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Incidence and Relative Risk of COVID-19 in Adolescents and Youth Compared With Older Adults in 19 US States, Fall 2020

Educational Objective
To identify the key insights or developments described in this article
1 Credit CME
Key Points

Question  How do incidence and relative risk of contracting COVID-19 from the original wild-type SARS-CoV-2 strain in adolescents and youth compare with that in older adults in the US?

Findings  Results of this cross-sectional study using state health department data from the start of the pandemic through fall 2020 indicate that, in 16 of the 19 states examined, the incidence rate and relative risk of COVID-19 infection from wild-type SARS-CoV-2 were significantly greater in adolescents and youth than in older adults. For example, in Florida, the incidence rate in adolescents and youth was 0.055 compared with 0.028 in older adults—adolescents and youth had 1.94 times the risk of contracting COVID-19 compared with older adults.

Meaning  These results suggest that, contrary to reports from Europe and Asia, infection rates and relative risk among US adolescents and youth exceeded that in older adults from the start of the COVID-19 pandemic through fall 2020, before vaccines were available.

Abstract

Importance  Adolescents have been thought to be low in susceptibility to COVID-19 compared with older adults. Data regarding incidence and risk of COVID-19 are needed to convey risk of infection and inform prevention messaging, especially because US states such as Florida are recommending against vaccinating individuals ages 5 to 17 years and because more infections among adolescents could signal potentially higher incidence of long COVID.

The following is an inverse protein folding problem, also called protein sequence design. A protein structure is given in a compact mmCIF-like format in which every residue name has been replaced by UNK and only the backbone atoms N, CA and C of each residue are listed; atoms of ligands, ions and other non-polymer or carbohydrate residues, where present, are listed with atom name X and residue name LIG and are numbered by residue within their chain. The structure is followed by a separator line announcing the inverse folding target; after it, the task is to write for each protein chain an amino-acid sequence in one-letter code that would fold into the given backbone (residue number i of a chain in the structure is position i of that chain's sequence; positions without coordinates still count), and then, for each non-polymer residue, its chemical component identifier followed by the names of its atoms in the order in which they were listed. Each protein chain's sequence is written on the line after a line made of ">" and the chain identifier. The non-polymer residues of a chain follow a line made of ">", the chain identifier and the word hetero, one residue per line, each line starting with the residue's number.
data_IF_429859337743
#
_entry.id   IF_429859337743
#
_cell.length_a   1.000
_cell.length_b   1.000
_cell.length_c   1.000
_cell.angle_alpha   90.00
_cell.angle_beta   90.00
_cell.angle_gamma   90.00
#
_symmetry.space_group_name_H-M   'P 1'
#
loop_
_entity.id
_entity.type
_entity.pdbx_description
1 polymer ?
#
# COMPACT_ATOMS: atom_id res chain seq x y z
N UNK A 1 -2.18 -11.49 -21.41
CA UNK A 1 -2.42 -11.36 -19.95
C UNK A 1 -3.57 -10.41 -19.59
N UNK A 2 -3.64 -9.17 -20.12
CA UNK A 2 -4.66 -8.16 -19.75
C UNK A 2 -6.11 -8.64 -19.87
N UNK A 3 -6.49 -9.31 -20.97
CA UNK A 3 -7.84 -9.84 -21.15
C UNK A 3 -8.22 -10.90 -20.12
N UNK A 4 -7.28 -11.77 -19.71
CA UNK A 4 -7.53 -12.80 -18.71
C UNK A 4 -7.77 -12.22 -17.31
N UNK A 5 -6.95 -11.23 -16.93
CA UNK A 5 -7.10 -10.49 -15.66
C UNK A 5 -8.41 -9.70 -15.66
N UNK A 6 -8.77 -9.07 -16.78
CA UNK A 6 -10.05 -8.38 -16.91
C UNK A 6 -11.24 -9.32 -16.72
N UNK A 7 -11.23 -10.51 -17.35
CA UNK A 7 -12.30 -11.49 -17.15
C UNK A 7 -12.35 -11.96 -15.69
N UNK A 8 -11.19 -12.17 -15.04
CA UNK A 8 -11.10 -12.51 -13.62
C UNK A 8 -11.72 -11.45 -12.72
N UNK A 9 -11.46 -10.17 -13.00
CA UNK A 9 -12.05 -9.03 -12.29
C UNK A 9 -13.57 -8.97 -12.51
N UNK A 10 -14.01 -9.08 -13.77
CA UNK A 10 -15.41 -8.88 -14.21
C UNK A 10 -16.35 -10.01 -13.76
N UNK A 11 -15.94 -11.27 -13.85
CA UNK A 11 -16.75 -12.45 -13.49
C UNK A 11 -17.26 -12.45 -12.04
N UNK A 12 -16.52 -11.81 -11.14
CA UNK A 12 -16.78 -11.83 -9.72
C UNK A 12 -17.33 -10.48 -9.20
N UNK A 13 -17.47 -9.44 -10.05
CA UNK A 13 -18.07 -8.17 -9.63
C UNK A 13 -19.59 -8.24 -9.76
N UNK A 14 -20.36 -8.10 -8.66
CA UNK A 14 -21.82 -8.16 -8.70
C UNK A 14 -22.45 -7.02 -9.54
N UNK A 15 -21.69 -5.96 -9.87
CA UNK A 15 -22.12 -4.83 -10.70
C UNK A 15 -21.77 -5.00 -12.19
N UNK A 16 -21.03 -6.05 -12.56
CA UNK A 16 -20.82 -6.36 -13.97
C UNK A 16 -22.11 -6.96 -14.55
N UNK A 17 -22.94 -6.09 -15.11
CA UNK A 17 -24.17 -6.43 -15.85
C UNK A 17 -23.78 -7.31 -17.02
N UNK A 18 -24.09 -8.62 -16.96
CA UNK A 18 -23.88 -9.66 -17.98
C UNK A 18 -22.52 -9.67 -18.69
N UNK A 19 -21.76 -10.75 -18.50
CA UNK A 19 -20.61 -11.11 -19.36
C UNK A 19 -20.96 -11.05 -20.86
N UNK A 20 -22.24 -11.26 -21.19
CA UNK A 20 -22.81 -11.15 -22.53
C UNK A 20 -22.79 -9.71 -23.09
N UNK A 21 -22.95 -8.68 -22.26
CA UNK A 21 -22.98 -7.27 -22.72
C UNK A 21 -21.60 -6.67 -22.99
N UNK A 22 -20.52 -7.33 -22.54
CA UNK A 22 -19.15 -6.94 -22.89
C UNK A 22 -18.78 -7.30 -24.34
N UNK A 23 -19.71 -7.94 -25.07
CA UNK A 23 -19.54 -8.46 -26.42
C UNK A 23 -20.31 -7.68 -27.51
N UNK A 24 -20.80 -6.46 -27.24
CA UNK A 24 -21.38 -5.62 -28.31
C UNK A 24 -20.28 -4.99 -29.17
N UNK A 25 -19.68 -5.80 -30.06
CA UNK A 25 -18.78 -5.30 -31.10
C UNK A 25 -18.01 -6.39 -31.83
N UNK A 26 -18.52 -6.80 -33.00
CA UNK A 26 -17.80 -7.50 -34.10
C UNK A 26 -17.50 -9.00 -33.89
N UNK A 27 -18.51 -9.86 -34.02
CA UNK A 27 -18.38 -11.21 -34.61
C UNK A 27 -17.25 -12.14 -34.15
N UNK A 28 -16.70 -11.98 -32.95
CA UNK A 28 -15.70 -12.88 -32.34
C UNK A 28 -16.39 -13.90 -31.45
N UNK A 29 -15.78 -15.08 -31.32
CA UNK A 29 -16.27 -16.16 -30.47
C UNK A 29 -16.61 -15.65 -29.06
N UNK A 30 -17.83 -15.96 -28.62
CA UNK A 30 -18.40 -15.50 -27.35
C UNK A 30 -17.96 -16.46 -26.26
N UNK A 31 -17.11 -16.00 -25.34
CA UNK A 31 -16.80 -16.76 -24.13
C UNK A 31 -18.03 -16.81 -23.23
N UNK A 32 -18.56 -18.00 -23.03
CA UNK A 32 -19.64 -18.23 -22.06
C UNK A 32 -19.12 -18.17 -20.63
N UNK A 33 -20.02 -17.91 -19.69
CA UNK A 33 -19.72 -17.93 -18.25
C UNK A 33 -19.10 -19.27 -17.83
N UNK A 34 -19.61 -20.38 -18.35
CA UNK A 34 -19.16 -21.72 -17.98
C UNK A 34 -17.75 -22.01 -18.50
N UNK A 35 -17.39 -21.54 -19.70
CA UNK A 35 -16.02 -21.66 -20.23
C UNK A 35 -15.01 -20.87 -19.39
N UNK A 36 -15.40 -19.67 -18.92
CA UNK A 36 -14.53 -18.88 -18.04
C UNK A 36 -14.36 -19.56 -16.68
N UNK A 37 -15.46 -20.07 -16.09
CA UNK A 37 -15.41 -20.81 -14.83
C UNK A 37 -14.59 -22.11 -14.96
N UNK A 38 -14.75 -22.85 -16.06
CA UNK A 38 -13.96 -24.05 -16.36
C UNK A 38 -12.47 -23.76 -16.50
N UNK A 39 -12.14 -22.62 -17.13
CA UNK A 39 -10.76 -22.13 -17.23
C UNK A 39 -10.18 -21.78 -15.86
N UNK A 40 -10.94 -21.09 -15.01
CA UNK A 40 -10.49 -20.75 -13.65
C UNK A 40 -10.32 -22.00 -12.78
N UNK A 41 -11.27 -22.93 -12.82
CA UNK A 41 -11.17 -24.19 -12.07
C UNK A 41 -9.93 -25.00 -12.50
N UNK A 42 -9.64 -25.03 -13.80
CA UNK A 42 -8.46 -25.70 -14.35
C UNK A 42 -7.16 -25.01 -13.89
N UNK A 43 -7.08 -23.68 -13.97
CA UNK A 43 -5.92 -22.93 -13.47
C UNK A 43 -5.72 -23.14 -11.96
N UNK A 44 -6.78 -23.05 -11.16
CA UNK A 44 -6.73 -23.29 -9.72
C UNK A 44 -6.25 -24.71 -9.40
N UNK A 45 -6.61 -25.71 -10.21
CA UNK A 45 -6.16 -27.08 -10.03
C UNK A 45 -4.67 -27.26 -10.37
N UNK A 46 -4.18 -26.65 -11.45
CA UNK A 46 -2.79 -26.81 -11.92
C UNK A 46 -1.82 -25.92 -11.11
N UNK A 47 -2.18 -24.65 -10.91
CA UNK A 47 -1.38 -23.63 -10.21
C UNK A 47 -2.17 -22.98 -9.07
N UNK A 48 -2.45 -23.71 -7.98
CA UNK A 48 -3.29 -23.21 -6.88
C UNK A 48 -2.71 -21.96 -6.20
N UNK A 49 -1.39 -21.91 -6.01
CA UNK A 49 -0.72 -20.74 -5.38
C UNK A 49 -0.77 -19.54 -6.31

Objective  To compare incidence rates and relative risk of infection among US adolescents and youth with those of older adults for wild-type SARS-CoV-2.

Design, Setting, and Participants  This cross-sectional study included persons living in 19 US states that experienced surges from the start of the pandemic through fall 2020. Participants were all individuals reported as cases on state health department websites for the age groups and states studied. Age groups included adolescents (ages 10 to 19 years), youth (ages 15 to 24 years or 18 to 24 years), adolescents and youth combined (ages 10 to 24 years), and older adults (either age 60 years or 65 years and older), with age thresholds dependent on individual state data. Data were analyzed between June 2021 and January 2022.

Main Outcomes and Measures  Incidence rates for the wild-type SARS-CoV-2 strain; the relative risk of infection in adolescents and youth compared with older adults, based on the incidence rate ratio (IRR).

Results  In 16 of 19 states, the IRR of COVID-19 infection in adolescents and youth was significantly greater than in older adults. For example, in Florida, the incidence rate in adolescents and youth was 0.055 compared with 0.028 in older adults—adolescents and youth had 1.94 times the risk of contracting COVID-19 compared with older adults (IRR, 1.94; 95% CI, 1.92-1.95).

Conclusions and Relevance  Results from this cross-sectional study with US data were contrary to studies from Asia and Europe indicating lower susceptibility of adolescents than older adults. Our findings with the wild-type strain were consistent with findings reported in the UK for the Delta variant and underscored that even with the wild-type lineage, incidence among adolescents and youth exceeded that in older adults.

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Article Information

Accepted for Publication: May 27, 2022.

Published: July 15, 2022. doi:10.1001/jamanetworkopen.2022.22126

Open Access: This is an open access article distributed under the terms of the CC-BY License. © 2022 Schneiderman M et al. JAMA Network Open.

Corresponding Author: Barbara Rumain, PhD, Department of Pediatrics, New York Medical College, 40 Sunshine Cottage Rd, Valhalla, New York 10595 (barbara.rumain@touro.edu).

Author Contributions: Dr. Rumain had full access to all the data in the study and takes responsibility for the integrity of the data and the accuracy of the data analysis.

Concept and design: All authors.

Acquisition, analysis, or interpretation of data: All authors.

Drafting of the manuscript: Schneiderman, Rumain, Kagnaovskiy.

Critical revision of the manuscript for important intellectual content: All authors.

Statistical analysis: All authors.

Conflict of Interest Disclosures: None reported.

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